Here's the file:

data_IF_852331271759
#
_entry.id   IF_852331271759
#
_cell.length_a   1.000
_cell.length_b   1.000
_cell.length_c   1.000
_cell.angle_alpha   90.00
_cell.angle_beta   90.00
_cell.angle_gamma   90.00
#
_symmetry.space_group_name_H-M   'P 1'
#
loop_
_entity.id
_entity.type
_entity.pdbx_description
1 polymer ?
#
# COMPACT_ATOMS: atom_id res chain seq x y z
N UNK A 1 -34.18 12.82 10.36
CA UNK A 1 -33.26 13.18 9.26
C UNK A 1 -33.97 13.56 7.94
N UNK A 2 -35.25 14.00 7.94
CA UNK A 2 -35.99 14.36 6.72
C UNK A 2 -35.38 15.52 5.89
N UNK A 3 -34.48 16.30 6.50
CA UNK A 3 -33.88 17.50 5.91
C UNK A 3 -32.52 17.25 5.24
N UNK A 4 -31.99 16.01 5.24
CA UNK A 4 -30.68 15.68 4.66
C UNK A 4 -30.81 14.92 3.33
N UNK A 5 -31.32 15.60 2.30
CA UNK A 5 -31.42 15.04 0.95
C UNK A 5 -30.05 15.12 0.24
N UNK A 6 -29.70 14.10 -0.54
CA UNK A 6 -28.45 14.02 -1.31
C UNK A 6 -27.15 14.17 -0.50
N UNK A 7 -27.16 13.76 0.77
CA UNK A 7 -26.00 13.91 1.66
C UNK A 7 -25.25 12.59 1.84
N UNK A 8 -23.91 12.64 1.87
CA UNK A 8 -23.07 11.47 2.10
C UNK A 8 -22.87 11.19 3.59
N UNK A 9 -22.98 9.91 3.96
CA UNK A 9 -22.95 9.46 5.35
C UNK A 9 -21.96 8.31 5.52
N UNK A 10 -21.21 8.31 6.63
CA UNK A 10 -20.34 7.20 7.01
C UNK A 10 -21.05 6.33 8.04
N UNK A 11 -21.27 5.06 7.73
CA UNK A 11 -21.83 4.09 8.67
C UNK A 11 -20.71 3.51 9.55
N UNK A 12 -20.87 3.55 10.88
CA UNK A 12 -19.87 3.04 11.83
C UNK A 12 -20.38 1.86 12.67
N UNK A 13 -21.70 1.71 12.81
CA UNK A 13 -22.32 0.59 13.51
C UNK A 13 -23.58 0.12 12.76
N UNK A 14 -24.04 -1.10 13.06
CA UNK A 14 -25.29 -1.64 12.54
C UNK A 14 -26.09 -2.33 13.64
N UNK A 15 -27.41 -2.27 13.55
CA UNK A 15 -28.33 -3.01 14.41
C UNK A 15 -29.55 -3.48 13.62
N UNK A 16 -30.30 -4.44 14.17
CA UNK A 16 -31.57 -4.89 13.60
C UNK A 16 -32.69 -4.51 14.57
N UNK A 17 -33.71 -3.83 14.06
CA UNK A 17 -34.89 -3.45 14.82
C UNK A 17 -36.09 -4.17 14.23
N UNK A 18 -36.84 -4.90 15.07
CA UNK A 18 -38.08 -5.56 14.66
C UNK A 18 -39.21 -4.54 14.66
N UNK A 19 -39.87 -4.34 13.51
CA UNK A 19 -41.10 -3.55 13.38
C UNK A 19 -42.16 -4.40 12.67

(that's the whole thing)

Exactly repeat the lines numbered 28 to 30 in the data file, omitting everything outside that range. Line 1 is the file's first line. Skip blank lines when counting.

CA UNK A 3 -33.88 17.50 5.91
C UNK A 3 -32.52 17.25 5.24
N UNK A 4 -31.99 16.01 5.24